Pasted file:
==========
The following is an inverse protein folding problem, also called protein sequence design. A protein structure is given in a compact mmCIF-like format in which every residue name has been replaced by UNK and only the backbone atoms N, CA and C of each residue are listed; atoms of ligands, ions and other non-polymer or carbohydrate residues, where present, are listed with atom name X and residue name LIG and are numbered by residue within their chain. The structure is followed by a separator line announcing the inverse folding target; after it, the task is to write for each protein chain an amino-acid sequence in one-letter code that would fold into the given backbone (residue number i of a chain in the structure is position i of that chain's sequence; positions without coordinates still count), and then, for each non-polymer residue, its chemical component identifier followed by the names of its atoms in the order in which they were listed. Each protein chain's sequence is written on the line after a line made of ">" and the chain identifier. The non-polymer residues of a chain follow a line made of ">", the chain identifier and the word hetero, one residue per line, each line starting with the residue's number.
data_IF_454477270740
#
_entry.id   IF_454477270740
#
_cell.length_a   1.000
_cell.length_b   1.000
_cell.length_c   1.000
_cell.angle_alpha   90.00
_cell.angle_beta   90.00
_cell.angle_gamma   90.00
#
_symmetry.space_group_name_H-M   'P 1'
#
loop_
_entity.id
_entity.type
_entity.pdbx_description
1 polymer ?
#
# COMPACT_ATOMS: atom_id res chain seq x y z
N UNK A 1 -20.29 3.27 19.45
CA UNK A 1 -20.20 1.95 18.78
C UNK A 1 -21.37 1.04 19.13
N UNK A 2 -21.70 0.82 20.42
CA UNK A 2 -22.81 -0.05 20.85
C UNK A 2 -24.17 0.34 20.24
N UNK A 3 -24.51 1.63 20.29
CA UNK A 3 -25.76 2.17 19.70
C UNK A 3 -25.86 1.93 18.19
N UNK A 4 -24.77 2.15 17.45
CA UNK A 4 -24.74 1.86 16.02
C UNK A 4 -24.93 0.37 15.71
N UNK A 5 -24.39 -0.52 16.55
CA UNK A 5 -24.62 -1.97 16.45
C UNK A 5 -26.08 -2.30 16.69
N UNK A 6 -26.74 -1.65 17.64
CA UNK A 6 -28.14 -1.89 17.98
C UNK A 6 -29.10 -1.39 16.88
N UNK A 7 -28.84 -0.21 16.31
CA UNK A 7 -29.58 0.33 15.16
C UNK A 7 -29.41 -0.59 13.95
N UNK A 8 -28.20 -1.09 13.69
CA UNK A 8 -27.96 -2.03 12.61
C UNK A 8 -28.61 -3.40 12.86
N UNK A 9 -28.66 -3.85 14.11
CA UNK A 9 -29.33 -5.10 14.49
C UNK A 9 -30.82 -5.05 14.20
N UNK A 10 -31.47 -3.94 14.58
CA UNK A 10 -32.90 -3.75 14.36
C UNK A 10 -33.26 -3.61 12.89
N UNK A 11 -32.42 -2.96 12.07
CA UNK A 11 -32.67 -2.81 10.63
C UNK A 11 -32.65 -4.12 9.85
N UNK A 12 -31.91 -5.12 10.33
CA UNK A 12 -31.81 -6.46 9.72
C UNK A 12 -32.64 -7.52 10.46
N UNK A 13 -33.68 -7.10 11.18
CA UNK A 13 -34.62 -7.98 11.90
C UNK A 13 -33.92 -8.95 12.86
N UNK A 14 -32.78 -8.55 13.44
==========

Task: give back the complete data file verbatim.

The following is an inverse protein folding problem, also called protein sequence design. A protein structure is given in a compact mmCIF-like format in which every residue name has been replaced by UNK and only the backbone atoms N, CA and C of each residue are listed; atoms of ligands, ions and other non-polymer or carbohydrate residues, where present, are listed with atom name X and residue name LIG and are numbered by residue within their chain. The structure is followed by a separator line announcing the inverse folding target; after it, the task is to write for each protein chain an amino-acid sequence in one-letter code that would fold into the given backbone (residue number i of a chain in the structure is position i of that chain's sequence; positions without coordinates still count), and then, for each non-polymer residue, its chemical component identifier followed by the names of its atoms in the order in which they were listed. Each protein chain's sequence is written on the line after a line made of ">" and the chain identifier. The non-polymer residues of a chain follow a line made of ">", the chain identifier and the word hetero, one residue per line, each line starting with the residue's number.
data_IF_454477270740
#
_entry.id   IF_454477270740
#
_cell.length_a   1.000
_cell.length_b   1.000
_cell.length_c   1.000
_cell.angle_alpha   90.00
_cell.angle_beta   90.00
_cell.angle_gamma   90.00
#
_symmetry.space_group_name_H-M   'P 1'
#
loop_
_entity.id
_entity.type
_entity.pdbx_description
1 polymer ?
#
# COMPACT_ATOMS: atom_id res chain seq x y z
N UNK A 1 -20.29 3.27 19.45
CA UNK A 1 -20.20 1.95 18.78
C UNK A 1 -21.37 1.04 19.13
N UNK A 2 -21.70 0.82 20.42
CA UNK A 2 -22.81 -0.05 20.85
C UNK A 2 -24.17 0.34 20.24
N UNK A 3 -24.51 1.63 20.29
CA UNK A 3 -25.76 2.17 19.70
C UNK A 3 -25.86 1.93 18.19
N UNK A 4 -24.77 2.15 17.45
CA UNK A 4 -24.74 1.86 16.02
C UNK A 4 -24.93 0.37 15.71
N UNK A 5 -24.39 -0.52 16.55
CA UNK A 5 -24.62 -1.97 16.45
C UNK A 5 -26.08 -2.30 16.69
N UNK A 6 -26.74 -1.65 17.64
CA UNK A 6 -28.14 -1.89 17.98
C UNK A 6 -29.10 -1.39 16.88
N UNK A 7 -28.84 -0.21 16.31
CA UNK A 7 -29.58 0.33 15.16
C UNK A 7 -29.41 -0.59 13.95
N UNK A 8 -28.20 -1.09 13.69
CA UNK A 8 -27.96 -2.03 12.61
C UNK A 8 -28.61 -3.40 12.86
N UNK A 9 -28.66 -3.85 14.11
CA UNK A 9 -29.33 -5.10 14.49
C UNK A 9 -30.82 -5.05 14.20
N UNK A 10 -31.47 -3.94 14.58
CA UNK A 10 -32.90 -3.75 14.36
C UNK A 10 -33.26 -3.61 12.89
N UNK A 11 -32.42 -2.96 12.07
CA UNK A 11 -32.67 -2.81 10.63
C UNK A 11 -32.65 -4.12 9.85
N UNK A 12 -31.91 -5.12 10.33
CA UNK A 12 -31.81 -6.46 9.72
C UNK A 12 -32.64 -7.52 10.46
N UNK A 13 -33.68 -7.10 11.18
CA UNK A 13 -34.62 -7.98 11.90
C UNK A 13 -33.92 -8.95 12.86
N UNK A 14 -32.78 -8.55 13.44